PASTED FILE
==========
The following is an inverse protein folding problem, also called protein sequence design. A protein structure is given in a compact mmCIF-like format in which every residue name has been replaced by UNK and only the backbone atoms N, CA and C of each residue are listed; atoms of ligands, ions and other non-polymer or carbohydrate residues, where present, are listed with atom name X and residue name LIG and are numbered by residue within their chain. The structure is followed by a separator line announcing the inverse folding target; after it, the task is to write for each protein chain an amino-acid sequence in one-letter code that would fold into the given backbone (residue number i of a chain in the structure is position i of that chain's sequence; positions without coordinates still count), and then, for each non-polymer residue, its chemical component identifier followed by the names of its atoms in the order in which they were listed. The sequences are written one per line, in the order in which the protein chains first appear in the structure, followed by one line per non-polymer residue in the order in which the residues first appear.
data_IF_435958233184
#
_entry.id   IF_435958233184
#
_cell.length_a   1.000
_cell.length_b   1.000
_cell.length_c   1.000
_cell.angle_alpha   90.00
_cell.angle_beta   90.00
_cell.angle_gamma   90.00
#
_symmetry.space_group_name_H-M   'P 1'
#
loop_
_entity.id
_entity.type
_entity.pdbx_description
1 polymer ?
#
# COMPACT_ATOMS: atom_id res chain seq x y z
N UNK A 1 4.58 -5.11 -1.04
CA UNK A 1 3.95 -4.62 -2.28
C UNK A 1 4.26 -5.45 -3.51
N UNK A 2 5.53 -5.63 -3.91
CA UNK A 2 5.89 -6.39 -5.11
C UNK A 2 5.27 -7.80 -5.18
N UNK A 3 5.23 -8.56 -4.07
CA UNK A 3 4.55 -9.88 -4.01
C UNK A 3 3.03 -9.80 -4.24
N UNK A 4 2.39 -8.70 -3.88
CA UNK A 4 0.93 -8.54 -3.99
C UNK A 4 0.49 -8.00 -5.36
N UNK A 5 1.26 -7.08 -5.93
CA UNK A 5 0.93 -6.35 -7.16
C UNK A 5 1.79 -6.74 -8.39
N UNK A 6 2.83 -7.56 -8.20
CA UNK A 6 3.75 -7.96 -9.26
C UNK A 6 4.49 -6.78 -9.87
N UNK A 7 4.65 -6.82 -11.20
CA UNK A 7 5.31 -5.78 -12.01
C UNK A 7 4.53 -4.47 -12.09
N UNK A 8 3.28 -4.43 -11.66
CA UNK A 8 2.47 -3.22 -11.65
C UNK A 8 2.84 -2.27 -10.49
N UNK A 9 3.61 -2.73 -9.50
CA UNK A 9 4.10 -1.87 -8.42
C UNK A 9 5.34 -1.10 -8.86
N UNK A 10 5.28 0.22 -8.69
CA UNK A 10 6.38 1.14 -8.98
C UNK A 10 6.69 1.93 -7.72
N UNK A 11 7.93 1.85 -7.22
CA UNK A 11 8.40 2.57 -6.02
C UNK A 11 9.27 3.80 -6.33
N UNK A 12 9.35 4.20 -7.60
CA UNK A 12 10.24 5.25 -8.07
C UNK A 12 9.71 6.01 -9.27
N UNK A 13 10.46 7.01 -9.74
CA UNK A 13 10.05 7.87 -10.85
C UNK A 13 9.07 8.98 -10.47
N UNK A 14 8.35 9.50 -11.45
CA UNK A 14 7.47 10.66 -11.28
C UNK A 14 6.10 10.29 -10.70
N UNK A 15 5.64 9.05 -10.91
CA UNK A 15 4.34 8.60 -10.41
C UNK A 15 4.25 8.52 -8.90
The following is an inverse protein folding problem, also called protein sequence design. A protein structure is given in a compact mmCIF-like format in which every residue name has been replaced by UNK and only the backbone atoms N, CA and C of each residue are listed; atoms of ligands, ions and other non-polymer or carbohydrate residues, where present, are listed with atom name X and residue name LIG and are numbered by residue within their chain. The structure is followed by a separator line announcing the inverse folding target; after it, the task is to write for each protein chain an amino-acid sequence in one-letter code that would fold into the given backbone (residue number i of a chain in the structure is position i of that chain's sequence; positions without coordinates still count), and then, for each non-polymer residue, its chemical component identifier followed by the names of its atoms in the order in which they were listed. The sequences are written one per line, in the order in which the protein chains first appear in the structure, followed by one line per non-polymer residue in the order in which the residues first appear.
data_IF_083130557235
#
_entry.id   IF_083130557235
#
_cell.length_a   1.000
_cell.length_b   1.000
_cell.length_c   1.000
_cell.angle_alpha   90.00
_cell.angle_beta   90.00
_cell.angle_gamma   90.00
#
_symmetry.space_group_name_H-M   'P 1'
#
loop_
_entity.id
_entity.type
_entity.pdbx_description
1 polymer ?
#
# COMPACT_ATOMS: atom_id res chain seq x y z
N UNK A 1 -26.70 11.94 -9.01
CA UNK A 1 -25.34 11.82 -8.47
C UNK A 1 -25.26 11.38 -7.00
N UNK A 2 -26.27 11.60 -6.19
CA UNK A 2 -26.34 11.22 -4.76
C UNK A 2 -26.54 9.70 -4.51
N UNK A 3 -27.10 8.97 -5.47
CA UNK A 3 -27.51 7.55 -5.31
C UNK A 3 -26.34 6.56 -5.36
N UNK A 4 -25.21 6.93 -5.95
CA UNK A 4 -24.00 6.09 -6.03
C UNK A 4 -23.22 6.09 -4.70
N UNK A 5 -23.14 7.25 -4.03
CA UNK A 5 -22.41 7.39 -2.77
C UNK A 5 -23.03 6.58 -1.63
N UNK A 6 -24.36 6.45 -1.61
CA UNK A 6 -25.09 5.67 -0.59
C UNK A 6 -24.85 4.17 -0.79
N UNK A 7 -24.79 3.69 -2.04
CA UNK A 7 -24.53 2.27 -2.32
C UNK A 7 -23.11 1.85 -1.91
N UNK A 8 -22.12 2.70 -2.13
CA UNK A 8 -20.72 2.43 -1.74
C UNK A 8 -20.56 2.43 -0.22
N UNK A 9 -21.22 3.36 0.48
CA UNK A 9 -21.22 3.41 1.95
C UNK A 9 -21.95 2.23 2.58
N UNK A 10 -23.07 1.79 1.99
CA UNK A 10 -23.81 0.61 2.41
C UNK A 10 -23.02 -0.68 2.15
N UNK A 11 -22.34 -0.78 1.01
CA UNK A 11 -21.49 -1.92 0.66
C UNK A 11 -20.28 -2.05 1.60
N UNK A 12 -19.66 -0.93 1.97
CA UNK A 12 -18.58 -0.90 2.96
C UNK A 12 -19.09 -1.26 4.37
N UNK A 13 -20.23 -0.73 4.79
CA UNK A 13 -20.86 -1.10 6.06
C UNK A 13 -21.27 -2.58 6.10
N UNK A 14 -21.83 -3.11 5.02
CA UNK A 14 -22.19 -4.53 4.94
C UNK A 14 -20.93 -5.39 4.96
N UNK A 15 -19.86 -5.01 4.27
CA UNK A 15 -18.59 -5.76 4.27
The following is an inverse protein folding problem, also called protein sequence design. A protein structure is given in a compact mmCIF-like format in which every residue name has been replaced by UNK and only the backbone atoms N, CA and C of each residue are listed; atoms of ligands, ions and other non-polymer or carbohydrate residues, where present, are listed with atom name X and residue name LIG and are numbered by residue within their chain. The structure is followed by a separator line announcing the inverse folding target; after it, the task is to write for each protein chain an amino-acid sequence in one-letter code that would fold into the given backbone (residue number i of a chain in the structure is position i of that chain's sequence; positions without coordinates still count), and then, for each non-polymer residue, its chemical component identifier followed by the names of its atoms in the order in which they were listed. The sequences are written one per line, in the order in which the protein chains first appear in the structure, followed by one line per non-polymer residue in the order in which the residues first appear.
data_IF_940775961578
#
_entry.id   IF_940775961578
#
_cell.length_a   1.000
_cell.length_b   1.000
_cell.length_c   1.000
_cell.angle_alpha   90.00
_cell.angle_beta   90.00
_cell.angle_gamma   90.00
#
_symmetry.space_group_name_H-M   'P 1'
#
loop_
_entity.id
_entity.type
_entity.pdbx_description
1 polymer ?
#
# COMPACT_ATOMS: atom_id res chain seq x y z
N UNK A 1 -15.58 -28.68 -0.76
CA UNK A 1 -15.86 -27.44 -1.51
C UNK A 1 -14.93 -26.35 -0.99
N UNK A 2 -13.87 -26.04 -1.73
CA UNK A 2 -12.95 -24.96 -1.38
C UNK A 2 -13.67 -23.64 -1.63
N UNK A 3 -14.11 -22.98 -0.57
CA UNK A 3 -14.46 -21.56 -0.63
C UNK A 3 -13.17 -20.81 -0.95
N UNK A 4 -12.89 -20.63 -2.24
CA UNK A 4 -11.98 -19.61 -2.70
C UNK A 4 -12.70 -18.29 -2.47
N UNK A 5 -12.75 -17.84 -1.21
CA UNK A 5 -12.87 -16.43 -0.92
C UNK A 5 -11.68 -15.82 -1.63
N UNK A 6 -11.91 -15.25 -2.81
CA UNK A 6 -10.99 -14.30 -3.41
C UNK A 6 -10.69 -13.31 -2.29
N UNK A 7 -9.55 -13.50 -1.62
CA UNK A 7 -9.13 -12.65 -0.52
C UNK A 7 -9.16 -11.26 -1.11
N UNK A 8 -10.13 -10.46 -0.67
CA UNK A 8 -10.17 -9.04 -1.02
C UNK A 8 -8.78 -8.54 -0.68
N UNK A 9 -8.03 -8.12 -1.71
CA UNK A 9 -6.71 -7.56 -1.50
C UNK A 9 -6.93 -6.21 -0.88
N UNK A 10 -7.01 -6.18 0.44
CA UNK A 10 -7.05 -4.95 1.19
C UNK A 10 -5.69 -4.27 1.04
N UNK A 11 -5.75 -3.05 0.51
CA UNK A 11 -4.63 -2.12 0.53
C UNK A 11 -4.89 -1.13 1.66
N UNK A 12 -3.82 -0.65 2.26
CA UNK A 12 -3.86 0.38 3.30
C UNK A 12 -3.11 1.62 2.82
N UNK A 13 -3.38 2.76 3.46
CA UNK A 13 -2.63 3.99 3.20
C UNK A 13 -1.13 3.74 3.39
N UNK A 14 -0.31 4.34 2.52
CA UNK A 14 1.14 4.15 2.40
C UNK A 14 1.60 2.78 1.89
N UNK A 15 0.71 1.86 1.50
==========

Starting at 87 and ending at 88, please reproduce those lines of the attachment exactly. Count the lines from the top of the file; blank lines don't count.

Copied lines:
# COMPACT_ATOMS: atom_id res chain seq x y z
N UNK A 1 -26.70 11.94 -9.01